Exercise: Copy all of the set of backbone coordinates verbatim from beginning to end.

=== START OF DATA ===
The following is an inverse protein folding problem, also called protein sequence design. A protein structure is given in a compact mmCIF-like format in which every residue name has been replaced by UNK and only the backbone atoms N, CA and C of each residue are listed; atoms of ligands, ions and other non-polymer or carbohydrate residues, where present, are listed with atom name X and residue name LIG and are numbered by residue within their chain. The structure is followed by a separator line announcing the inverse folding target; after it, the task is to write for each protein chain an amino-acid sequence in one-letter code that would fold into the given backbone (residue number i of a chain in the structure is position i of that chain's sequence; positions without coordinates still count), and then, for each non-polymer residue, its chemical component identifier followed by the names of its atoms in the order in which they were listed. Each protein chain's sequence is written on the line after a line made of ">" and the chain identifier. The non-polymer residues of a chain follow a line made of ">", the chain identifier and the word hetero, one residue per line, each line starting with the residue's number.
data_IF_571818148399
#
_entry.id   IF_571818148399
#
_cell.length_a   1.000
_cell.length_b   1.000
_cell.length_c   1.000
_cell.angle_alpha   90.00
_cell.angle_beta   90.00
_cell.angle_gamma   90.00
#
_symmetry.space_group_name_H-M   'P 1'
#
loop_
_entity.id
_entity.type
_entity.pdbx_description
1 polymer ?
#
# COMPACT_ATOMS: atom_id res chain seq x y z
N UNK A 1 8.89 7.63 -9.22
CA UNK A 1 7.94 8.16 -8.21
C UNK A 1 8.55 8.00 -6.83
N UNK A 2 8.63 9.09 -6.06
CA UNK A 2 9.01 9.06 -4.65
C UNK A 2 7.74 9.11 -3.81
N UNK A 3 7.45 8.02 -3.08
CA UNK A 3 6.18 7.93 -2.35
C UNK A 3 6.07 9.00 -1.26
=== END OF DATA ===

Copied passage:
The following is an inverse protein folding problem, also called protein sequence design. A protein structure is given in a compact mmCIF-like format in which every residue name has been replaced by UNK and only the backbone atoms N, CA and C of each residue are listed; atoms of ligands, ions and other non-polymer or carbohydrate residues, where present, are listed with atom name X and residue name LIG and are numbered by residue within their chain. The structure is followed by a separator line announcing the inverse folding target; after it, the task is to write for each protein chain an amino-acid sequence in one-letter code that would fold into the given backbone (residue number i of a chain in the structure is position i of that chain's sequence; positions without coordinates still count), and then, for each non-polymer residue, its chemical component identifier followed by the names of its atoms in the order in which they were listed. Each protein chain's sequence is written on the line after a line made of ">" and the chain identifier. The non-polymer residues of a chain follow a line made of ">", the chain identifier and the word hetero, one residue per line, each line starting with the residue's number.
data_IF_571818148399
#
_entry.id   IF_571818148399
#
_cell.length_a   1.000
_cell.length_b   1.000
_cell.length_c   1.000
_cell.angle_alpha   90.00
_cell.angle_beta   90.00
_cell.angle_gamma   90.00
#
_symmetry.space_group_name_H-M   'P 1'
#
loop_
_entity.id
_entity.type
_entity.pdbx_description
1 polymer ?
#
# COMPACT_ATOMS: atom_id res chain seq x y z
N UNK A 1 8.89 7.63 -9.22
CA UNK A 1 7.94 8.16 -8.21
C UNK A 1 8.55 8.00 -6.83
N UNK A 2 8.63 9.09 -6.06
CA UNK A 2 9.01 9.06 -4.65
C UNK A 2 7.74 9.11 -3.81
N UNK A 3 7.45 8.02 -3.08
CA UNK A 3 6.18 7.93 -2.35
C UNK A 3 6.07 9.00 -1.26